The View Up Here

Random scribblings about kites, photography, machining, and anything else

Fun Stuff At Work

Posted by Tom Benedict on 09/12/2011

I’ve written a lot about kites and photography, a fair bit about writing, and a little about the side jobs I wind up doing at work. But I’ve written very little about the job itself. Time to change that.

CFHT and the Mauna Kea Atmospheric Monitor

I work as an Instrumentation Specialist at the Canada-France-Hawaii Telescope Corporation. CFHT is one of several international astronomical observatories located on the Big Island of Hawaii. Our headquarters are located in the town of Waimea at the north end of the island, but the telescope and observatory is located at the summit of Mauna Kea.

“Instrumentation Specialist” is a nice way of saying, “I do whatever is necessary for the observatory to be able to take science grade photons at night and convert them into viable data.” As I’m fond of putting it, some days this means I’m designing and building new instruments. Other days it means I’m sweeping and mopping the floors. This isn’t at all far from the truth.

I really do get to design and build new instruments, which can be a lot of fun. These are some renderings of a design I’m working on right now.

Cryogenic Detector Outside

Just so you know I don’t just draw the outsides of things, these are renderings of some of the internal bits:

Cryogenic Detector Internals

The detectors should be in final review in the next couple of weeks, and I should start cutting metal before the end of the year. These are the first detectors I’ve done the bulk of the mechanical design for, so I’m excited to see them completed, pumped, and cooled. There’s nothing really earth-shattering in the design, but we’ve made a lot of effort to reduce vibration, eliminate unnecessary o-rings, and improve pumping time and hold characteristics. (Notice I said “we’ve”… I’ve done the bulk of the mechanical design work on these, but I’m not the only developer. Teamwork!)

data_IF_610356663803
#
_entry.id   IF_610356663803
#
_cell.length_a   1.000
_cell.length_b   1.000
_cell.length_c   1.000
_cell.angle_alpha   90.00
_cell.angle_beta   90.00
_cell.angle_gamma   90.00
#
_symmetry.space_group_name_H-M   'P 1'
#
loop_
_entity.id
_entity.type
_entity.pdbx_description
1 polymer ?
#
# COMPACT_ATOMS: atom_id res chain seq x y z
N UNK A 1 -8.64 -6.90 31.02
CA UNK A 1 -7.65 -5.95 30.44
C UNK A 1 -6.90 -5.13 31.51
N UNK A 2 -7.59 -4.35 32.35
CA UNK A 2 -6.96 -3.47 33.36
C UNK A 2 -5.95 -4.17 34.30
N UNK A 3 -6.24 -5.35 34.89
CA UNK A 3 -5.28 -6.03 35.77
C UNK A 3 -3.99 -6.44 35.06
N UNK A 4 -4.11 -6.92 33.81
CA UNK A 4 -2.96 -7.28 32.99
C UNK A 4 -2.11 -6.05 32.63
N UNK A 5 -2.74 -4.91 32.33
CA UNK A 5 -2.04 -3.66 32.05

One of the larger jobs we do at work is to periodically re-coat our mirrors. Re-coating a mirror involves removing it from the telescope, transporting it to the coating facility (located in the basement of the summit facility), cleaning it, stripping off the old coating, and applying a new one using a vacuum deposition system. For the primary mirror, this involves a full shutdown of the telescope. For the secondary mirror (shown below in pre and post-coating condition) this only involves disassembling the secondary upper end.

Before and After - Telescope Mirror

We also provide the coating facility for the other 4m class telescopes on Mauna Kea. Our next scheduled coating is the primary mirror of another telescope. The next mirror we coat that’s ours is our f/8 secondary, shown here. The last coating was cosmetically poor, so we’re looking forward to putting a cleaner coat on the mirror.

Other work involves servicing our external sensors. We monitor air and surface temperature around several parts of the facility as well as wind speed and direction, which is monitored on our weather tower. Sometimes servicing only involves a quick jaunt outside the building. Other times it’s more involved.

Fall Protection

Photo courtesy of Grant Matsushige

Other times we really do sweep and mop the floors. When I’m using the machine shop, cleanup is a necessity. At least once per work day we knock all the chips off the machines and work surfaces, sweep the floors, and yeah, we mop. The CNC mill likes to throw splatterfests with its coolant, so daily mopping is required for safety’s sake. Besides, its’ gross. We try not to let things pile up in the other shops and labs, but invariably they do. Once a year we all stop what we’re doing and clean all the labs. You guessed it: more sweeping and mopping.

Something that may not be apparent from the pictures and stories: our summit facility is located around 14,000′ above sea level. At that altitude there’s about 60% of the air you’d get at the beach. Breathing only 60% of the air you’re used to has some very real consequences. Everything becomes harder: thinking, walking, talking, and certainly climbing. Safety becomes a real concern. In the previous photo I’m wearing a climbing harness with a lanyard attaching me to the ladder I’m climbing. What’s not visible is my climbing partner, the radios we’re wearing and using to check in with people inside the building, and the ground checks we made before climbing to make sure nothing we might drop would injure anyone below. This aspect of the job is taken very seriously. And as a result we all go home at the end of the day, safe and sound.

Sunset Across the Way

One of the truly wonderful aspects of living and working in Hawaii is that even though we sometimes work up in the ice and snow, somewhere below us is paradise. And at the end of the day when we hang up our gear, turn off our radios, and take our names off the safety board, it’s just a short drive away.

Evening Flight

And if we get done early enough, there’s even time enough to fly a kite every once and a while.

I love my job.

– Tom

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